I had a great conversation with new "Human Target" co-star Indira Varma
on the FOX action-drama's Vancouver set back in August, but somehow I mostly remember how cold she seemed.
It was one of those days that starts off chilly and cloudy and ends up in the '80s by noon, but she sat down across from me in one thick jacket and half-way through the interview, she replaced it with an even thicker coat, one that might almost count as a parka.
Even as she was rubbing her hands together, Varma put on a good show of not being frigid, showing exactly the composure and confidence American audiences would expect from the British actress best known for her turn as Niobe on HBO's "Rome" or her appearance on the London episodes of "Bones."
Varma joins the cast of "Human Target" for its premiere on Wednesday (Nov. 17) night, part of the show's minor Season Two tinkering.
Click through for our full conversation, transcribed minus the shivering...
HitFix: Let's start with the basics. Who is Ilsa Pucci?
Indira Varma: Ilsa Pucci is the wife of a billionaire philanthropist and for whatever reason, her husband is killed. She's a widow and, as a consequence, she is then targeted herself by the people who killed her husband, so she's forced to surround herself with security guards and those kinds of things. She hates living like that, because she's a very controlled and controlling woman, and a spoiled one, who likes things just the way they are, or rather as she wants them to be. So she goes in search of a slightly more lawless way of going after the people who are trying to kill her, basically by putting herself in the line of fire. She has heard of Christopher Chance by reputation, but he's gone AWOL. She goes to find him in Nepal in an ashram finding his chi or whatever. And she basically convinces him to help her out and save her life.
So that little drama goes on and, in the meantime, she watches this team of people and how they do what they do, they're modern day Robin Hoods. So she thinks, "You know, I've got a lot of money..." She's a philanthropist and she's got charities. She's a good woman. And so she decides that she's going to help them out and have an Ilsa Pucci Foundation to basically run their company. She becomes their boss. But inevitably, a boss likes things to be done the way they like them to done and she's not really used to their method of work. So she has conflicting views about the ways things should be done, without having any experience in that world at all, which means that there's an amount of friction that comes from that. She's a very bright woman, so it doesn't comes across as pig-headedness.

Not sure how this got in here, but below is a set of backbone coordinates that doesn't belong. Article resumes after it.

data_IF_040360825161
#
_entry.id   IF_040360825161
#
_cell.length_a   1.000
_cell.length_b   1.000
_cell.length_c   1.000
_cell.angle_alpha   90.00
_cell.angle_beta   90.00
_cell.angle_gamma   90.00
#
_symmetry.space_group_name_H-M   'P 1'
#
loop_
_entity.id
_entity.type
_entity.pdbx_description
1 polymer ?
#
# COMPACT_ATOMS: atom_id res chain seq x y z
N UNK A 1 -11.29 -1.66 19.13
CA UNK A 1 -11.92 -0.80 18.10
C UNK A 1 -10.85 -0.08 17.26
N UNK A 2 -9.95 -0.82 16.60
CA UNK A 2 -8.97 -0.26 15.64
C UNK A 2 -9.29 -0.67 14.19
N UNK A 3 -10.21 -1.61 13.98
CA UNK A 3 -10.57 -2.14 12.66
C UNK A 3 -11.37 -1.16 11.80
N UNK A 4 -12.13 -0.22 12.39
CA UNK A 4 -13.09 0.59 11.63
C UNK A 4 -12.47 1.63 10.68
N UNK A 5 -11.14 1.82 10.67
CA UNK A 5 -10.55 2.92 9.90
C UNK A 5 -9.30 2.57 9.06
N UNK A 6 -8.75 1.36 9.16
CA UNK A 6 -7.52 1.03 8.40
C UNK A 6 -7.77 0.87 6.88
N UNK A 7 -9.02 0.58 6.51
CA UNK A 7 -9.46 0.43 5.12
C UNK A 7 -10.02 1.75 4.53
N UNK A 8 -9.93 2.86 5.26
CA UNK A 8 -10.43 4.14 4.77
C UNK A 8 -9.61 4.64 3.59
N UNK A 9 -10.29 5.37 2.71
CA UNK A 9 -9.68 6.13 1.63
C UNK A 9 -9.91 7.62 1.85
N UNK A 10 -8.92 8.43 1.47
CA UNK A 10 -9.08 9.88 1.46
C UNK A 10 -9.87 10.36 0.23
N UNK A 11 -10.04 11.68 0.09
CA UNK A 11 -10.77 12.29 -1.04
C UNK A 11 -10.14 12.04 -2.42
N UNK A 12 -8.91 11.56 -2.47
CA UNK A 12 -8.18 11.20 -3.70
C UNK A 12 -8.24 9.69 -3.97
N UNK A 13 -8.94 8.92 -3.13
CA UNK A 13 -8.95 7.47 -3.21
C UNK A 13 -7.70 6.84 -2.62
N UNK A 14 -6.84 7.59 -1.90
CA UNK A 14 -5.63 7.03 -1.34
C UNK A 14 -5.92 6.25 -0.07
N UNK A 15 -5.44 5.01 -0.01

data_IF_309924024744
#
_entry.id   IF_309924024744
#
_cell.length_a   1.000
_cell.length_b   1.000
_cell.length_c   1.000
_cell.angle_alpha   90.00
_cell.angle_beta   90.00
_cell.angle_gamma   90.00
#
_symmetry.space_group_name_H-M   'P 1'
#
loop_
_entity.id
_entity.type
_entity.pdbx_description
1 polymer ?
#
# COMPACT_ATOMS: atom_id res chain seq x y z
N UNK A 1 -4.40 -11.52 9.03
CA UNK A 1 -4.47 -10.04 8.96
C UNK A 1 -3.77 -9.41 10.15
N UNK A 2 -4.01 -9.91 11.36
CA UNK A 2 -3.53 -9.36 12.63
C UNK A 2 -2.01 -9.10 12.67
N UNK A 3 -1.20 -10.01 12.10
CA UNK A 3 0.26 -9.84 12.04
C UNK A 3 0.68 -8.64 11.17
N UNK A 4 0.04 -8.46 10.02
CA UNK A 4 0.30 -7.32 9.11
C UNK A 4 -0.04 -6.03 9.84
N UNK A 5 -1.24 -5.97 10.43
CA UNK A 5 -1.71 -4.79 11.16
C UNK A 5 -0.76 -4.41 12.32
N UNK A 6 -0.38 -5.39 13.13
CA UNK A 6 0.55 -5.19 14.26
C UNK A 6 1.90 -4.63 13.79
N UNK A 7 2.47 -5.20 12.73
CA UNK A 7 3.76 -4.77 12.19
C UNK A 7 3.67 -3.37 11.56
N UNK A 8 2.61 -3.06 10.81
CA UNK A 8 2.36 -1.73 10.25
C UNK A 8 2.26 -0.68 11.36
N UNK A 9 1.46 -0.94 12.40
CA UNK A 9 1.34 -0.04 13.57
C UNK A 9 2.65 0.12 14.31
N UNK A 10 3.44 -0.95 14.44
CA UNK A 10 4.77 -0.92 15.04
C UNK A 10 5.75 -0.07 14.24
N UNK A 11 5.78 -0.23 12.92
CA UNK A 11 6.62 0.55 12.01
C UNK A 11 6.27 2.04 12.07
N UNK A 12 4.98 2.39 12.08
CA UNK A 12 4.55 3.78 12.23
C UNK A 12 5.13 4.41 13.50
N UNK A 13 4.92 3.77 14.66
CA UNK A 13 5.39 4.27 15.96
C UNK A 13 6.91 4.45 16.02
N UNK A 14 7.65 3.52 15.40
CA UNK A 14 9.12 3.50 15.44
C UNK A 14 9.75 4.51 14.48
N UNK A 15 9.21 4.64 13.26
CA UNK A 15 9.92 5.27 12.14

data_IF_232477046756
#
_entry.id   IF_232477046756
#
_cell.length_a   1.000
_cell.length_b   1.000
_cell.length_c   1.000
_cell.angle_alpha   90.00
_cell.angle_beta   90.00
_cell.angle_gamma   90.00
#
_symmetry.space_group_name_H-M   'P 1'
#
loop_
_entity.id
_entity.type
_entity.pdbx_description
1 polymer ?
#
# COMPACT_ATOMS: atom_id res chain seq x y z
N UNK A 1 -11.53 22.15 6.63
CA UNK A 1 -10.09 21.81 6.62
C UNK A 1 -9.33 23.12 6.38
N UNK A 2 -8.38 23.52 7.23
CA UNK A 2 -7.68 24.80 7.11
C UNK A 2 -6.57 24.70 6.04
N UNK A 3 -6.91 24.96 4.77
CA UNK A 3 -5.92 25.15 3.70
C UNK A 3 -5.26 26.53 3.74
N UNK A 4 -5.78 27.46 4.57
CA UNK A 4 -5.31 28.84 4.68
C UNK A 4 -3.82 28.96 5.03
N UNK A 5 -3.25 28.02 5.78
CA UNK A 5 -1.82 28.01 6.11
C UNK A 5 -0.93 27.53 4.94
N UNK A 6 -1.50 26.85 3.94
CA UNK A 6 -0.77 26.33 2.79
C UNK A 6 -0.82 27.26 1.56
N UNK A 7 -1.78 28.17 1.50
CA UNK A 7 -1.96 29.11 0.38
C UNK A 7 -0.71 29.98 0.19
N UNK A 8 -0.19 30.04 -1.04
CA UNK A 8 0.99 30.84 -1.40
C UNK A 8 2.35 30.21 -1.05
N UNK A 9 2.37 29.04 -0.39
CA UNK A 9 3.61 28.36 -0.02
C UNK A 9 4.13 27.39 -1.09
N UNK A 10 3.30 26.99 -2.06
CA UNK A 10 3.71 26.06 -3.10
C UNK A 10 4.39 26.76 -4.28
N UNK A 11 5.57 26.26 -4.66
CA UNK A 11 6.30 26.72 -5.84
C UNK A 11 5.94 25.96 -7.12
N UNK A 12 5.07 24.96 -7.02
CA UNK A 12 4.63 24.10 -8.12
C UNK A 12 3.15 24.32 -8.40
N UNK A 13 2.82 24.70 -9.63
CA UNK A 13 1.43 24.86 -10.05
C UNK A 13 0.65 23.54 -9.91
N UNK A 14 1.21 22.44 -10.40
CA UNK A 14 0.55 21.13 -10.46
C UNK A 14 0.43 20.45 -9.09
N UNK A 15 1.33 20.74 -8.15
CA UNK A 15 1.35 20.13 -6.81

HitFix: What is her methodology? What's her point of view on what they should be doing and how?
IV: Well, she thinks things should be done systematically and in a lawful way. In fact, the notion of torturing someone to get an answer would be anathema to her. So she doesn't like to bend the rules. She doesn't like to be compromised in that way. But actually she ends up seeing that they get what they want.
HitFix: And what does that mean in terms of her dynamic with the three established characters?
IV: We've only finished one episode at the moment, but initially she says, "Oh, I'm not going to get involved. Don't worry. I'll just give you the money to do the good and I'll keep out of the way." But actually she can't quite resist it, because it's exciting. And also, she's curious. Most intelligent people are curious, aren't they? So she's curious about how they work and their methodology, so she gets involved, but of course has to put her tuppence-worth in.
HitFix: Does that mean she'll be getting to go into the field with them?
IV: It certainly does. And get myself into trouble and bite off more than I can chew. And hopefully, there'll be a bit of room for the comic aspect of somebody who's not really in their comfort zone mucking in.
HitFix: Was that what drew you to the role?
IV: Definitely! One of the things I like about acting is variety. I do radio, theater, film, everything, so the idea of being in a long-running series is slightly scary, but I love doing different genres and I've never done the action genre before. And it's kind of silly and fun, isn't it? That's why we watch it.